Every author needs an editor. Every website should have one, too. It’s hard to see the forest through the trees, and you never know what other people are thinking when they land on your website.

All the traffic in the world means nothing if a website isn’t optimized to convert visitors into leads, fans, or paying customers. If an online business owner doesn’t know how to organize their site for maximum conversion, you can be the one to show them (so long as that is your specialty).

MenWithPens and Derek Halpern have both done this extremely well. It’s a win-win for the provider since they are advertising their skill set and steadily increasing their authority, while helping business owners maximize the value of their visitors.

Because you are directly helping a website owner generate a higher average profit per visitor, they will be willing to pay you well for your time. The more sites you optimize, the better your reputation will be, and the more you can charge per optimized site.

The above list is by no means exhaustive. There are countless ways to make money with WordPress, and they’re limited only by your imagination. But the message is indisputable.

There is a lot of money to be made in the world of WordPress, but due to massive competition, and depending on your skill set, running a blog might just be the worst way to try to get your share.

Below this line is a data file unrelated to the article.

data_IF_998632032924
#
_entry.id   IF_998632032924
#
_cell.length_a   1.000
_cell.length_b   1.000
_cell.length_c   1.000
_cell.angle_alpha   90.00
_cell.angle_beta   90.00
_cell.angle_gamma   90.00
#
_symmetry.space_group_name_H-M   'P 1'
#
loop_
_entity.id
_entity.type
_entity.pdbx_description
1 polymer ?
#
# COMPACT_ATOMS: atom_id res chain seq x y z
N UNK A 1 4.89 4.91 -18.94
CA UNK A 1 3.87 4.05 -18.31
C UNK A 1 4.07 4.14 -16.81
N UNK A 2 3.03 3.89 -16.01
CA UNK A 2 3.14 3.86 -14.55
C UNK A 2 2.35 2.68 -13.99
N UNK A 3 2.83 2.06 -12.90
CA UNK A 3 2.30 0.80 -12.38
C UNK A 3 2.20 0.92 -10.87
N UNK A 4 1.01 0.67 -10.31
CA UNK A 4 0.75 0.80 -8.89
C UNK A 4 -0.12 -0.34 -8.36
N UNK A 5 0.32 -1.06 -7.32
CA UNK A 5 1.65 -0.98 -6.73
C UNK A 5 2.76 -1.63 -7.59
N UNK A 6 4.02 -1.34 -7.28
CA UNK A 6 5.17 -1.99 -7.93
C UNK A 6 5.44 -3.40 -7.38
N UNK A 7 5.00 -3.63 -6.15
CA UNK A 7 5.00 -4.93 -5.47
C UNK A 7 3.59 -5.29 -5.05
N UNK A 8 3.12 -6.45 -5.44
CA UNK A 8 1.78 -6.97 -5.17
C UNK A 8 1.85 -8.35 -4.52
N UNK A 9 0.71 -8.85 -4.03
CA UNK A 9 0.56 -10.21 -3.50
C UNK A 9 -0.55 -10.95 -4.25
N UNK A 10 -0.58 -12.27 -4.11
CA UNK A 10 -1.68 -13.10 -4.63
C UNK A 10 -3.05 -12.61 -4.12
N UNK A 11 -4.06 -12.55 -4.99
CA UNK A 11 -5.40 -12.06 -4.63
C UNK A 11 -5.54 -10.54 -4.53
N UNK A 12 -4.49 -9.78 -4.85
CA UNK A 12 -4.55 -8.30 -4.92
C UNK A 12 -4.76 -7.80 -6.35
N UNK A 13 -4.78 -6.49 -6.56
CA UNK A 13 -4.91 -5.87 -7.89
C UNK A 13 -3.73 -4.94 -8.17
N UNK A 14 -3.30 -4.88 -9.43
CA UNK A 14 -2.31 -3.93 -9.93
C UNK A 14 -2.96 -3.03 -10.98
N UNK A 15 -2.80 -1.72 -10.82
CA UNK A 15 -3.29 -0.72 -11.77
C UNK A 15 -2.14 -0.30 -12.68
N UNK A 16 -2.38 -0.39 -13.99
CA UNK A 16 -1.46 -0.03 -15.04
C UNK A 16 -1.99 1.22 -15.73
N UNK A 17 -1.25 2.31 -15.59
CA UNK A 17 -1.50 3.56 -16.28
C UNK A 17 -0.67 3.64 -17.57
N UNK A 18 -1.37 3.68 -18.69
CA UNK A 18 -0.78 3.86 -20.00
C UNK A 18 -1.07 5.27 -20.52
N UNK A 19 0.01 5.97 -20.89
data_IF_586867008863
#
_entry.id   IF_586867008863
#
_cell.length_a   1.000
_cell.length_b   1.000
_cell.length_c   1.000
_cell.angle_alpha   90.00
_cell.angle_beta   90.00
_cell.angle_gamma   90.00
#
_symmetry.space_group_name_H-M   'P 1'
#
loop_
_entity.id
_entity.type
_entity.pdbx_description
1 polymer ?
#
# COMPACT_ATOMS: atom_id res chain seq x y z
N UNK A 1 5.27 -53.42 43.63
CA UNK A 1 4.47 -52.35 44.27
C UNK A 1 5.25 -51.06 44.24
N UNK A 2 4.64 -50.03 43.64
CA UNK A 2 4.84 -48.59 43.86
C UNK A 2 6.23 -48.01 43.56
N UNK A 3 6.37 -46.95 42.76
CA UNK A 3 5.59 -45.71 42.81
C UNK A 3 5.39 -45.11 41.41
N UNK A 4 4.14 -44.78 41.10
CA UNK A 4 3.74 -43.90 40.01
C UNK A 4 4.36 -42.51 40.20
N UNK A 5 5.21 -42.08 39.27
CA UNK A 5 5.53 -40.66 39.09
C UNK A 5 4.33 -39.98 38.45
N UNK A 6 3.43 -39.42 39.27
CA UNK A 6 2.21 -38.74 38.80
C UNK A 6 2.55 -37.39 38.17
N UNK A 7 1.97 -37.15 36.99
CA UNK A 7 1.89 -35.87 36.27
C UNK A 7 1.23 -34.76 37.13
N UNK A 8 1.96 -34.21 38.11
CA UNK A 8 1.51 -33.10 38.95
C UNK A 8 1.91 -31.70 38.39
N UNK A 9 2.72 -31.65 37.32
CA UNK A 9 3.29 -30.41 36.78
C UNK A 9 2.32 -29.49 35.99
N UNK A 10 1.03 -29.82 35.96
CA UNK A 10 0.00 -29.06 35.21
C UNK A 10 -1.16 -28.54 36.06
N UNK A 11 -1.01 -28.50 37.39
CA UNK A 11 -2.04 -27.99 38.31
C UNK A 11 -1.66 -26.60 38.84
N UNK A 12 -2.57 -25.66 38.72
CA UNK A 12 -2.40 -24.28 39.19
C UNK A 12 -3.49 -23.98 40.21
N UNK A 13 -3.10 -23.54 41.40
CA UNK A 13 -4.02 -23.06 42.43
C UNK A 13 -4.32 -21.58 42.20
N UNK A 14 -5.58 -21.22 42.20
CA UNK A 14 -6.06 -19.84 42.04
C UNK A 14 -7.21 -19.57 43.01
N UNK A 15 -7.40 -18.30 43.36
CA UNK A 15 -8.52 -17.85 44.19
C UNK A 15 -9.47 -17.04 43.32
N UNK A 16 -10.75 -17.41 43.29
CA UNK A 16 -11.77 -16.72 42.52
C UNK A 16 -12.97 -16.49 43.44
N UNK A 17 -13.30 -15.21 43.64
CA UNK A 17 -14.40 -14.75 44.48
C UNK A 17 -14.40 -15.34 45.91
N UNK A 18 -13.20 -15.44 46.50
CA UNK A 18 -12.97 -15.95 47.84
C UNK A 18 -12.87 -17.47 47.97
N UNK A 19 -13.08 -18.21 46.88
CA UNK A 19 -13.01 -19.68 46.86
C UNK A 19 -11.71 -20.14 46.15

Sean Platt is a content marketer and cofounder of outstandingSETUP. Get his FREE report “9 Website Building Mistakes You Should Avoid”.

Blog Smarter: Don’t Just End Up Trading Hours for Dollars

This guest post is by Sunil of extramoneyblog.com.

Many business owners leave or start their businesses thinking they can achieve more freedom only to find themselves toiling away in their businesses and thus having bought or created themselves another job. Blogging is no different for most bloggers.

Blog time

Image courtesy stock.xchng user colombweb

Many bloggers who enter the blogosphere with the intention of making money online and someday freeing themselves up from time commitments such as a 9 to 5 job often end up getting tied up to their blogs and don’t realize it until often it’s too late.